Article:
What are the tax implications of using cash-out refinance money for home improvements?

    If you use the money from a cash-out refinance to make home improvements, you may be able to deduct the interest you pay on the loan. However, the improvement must be considered a “capital improvement” to qualify for the deduction. A capital improvement is an improvement that adds to the value of your home, prolongs its useful life, or adapts it to new uses.

    Some examples of capital improvements include:

    • Adding a new room or bathroom
    • Remodeling your kitchen or bathroom
    • Replacing your roof
    • Installing new windows or doors
    • Adding a deck or patio

    If you use the money from a cash-out refinance to make repairs to your home, you will not be able to deduct the interest you pay on the loan. Repairs are not considered capital improvements because they do not increase the value of your home or prolong its useful life.

    What are the tax implications of using cash-out refinance money for other purposes?

    If you use the money from a cash-out refinance for any purpose other than home improvements, you will not be able to deduct the interest you pay on the loan. This includes using the money to pay off debt, consolidate debt, or make a down payment on another property.

    How do I claim a deduction for the interest I pay on a cash-out refinance?

    To claim a deduction for the interest you pay on a cash-out refinance, you must itemize your deductions on your federal income tax return. You can find the interest deduction form, Schedule A, on the IRS website.

    When you fill out Schedule A, you will need to enter the amount of interest you paid on your cash-out refinance loan during the year. You will also need to provide the date the loan was originated and the loan amount.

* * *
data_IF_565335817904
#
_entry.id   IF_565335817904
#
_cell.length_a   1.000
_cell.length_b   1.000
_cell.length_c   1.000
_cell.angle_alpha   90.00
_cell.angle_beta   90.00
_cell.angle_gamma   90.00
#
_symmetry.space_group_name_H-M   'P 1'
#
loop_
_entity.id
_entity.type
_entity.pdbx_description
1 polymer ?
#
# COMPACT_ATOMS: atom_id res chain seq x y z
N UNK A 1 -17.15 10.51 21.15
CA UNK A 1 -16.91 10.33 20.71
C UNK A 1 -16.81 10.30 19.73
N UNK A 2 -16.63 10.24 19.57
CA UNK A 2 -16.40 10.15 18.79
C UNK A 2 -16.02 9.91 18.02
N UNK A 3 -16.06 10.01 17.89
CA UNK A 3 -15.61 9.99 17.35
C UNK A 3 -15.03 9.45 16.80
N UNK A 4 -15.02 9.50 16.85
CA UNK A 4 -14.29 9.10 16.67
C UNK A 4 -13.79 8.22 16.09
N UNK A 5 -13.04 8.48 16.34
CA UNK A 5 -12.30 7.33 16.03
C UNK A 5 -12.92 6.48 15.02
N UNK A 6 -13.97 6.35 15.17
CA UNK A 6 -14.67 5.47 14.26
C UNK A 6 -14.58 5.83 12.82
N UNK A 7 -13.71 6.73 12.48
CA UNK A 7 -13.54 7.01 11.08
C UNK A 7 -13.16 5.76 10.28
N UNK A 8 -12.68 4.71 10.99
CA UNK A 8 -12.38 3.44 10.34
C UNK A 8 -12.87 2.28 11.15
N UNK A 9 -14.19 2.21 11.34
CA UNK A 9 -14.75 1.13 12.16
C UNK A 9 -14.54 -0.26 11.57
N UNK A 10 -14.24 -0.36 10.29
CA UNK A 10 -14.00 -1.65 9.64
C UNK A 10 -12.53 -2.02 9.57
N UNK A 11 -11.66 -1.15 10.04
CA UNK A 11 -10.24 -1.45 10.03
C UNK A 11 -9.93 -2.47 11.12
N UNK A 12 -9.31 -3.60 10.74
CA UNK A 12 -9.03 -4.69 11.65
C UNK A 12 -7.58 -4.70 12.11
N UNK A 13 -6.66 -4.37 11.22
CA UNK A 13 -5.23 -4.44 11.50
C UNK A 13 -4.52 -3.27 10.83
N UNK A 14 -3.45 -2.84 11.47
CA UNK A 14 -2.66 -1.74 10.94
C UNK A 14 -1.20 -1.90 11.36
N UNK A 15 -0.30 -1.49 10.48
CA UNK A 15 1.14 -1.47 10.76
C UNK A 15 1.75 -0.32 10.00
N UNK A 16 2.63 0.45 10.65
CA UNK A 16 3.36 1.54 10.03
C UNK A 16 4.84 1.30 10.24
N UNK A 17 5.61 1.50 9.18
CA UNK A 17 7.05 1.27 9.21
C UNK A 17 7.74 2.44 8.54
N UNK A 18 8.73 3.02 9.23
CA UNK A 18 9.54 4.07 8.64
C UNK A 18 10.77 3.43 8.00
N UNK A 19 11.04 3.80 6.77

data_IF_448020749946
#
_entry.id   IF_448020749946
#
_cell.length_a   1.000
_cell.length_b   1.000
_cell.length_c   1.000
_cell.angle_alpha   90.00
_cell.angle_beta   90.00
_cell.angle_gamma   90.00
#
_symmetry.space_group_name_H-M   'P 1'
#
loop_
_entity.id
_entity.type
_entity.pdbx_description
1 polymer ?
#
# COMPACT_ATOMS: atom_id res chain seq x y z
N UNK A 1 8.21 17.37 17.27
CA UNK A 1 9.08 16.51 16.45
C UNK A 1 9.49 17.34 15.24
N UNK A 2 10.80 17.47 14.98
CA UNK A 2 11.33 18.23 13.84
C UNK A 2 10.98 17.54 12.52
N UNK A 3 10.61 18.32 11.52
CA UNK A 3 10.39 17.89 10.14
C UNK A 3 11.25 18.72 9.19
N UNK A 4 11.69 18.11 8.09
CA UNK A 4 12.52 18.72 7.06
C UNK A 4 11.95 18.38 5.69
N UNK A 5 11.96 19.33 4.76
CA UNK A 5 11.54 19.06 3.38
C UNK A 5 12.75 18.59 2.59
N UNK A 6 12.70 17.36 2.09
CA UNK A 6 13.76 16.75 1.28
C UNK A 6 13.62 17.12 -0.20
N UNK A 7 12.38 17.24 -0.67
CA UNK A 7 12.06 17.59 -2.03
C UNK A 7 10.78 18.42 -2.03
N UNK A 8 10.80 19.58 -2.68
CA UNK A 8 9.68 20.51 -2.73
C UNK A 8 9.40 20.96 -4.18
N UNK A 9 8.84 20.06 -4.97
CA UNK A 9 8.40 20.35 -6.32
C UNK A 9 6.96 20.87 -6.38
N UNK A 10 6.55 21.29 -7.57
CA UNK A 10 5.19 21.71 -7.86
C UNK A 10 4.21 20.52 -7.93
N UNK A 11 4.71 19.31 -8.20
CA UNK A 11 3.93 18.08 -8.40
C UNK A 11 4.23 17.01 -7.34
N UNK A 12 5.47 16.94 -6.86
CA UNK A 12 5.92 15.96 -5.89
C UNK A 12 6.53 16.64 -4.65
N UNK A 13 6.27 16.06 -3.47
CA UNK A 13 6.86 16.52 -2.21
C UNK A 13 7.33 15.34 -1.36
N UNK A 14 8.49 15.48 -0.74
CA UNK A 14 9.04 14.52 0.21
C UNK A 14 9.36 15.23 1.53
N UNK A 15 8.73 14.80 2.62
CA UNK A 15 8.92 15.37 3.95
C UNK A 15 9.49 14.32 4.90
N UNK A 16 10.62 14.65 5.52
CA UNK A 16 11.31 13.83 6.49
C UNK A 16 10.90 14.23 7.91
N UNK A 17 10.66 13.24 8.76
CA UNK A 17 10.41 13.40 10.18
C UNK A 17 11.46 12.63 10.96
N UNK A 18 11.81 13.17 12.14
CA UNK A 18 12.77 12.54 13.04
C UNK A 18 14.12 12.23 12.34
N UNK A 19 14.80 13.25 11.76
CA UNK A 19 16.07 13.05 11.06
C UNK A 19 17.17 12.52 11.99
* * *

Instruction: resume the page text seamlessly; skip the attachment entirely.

If you have any questions about the tax implications of a cash-out refinance, you should consult with a tax advisor.

    A tax advisor can help you determine if you are eligible to claim a deduction for the interest you pay on your cash-out refinance and can help you file your taxes correctly.

    Should You Do a Cash-Out Refinance?

    A cash-out refinance could make sense if you need money to pay off debt or cover large expenses, such as college tuition. Mortgage rates are often lower than rates for personal or student loans, and mortgage interest may be tax deductible. Additionally, a cash-out refinance is backed by an appreciating asset, which means that in the long term, you could save even more money.

    The value of your home is likely to appreciate over time. This means that the equity in your home will also increase. If you ever sell your home, you will be able to repay the cash-out refinance loan with the proceeds from the sale.

    Of course, there are some risks associated with a cash-out refinance. You will need to make sure that you can afford the higher monthly payments. You should also be aware of the closing costs associated with a refinance.

    If you are considering a cash-out refinance, it is important to talk to a financial advisor to get personalized advice. They can help you determine if a cash-out refinance is right for you and help you find the best loan terms.

    Call Embrace Home Loans® today at 800-333-3004 to speak with one of our knowledgeable loan officers and learn more about your refinance options. Or, fill out our easy, convenient online application, and one of our specialists will contact you as soon as possible. You can also try out our Mortgage Calculator.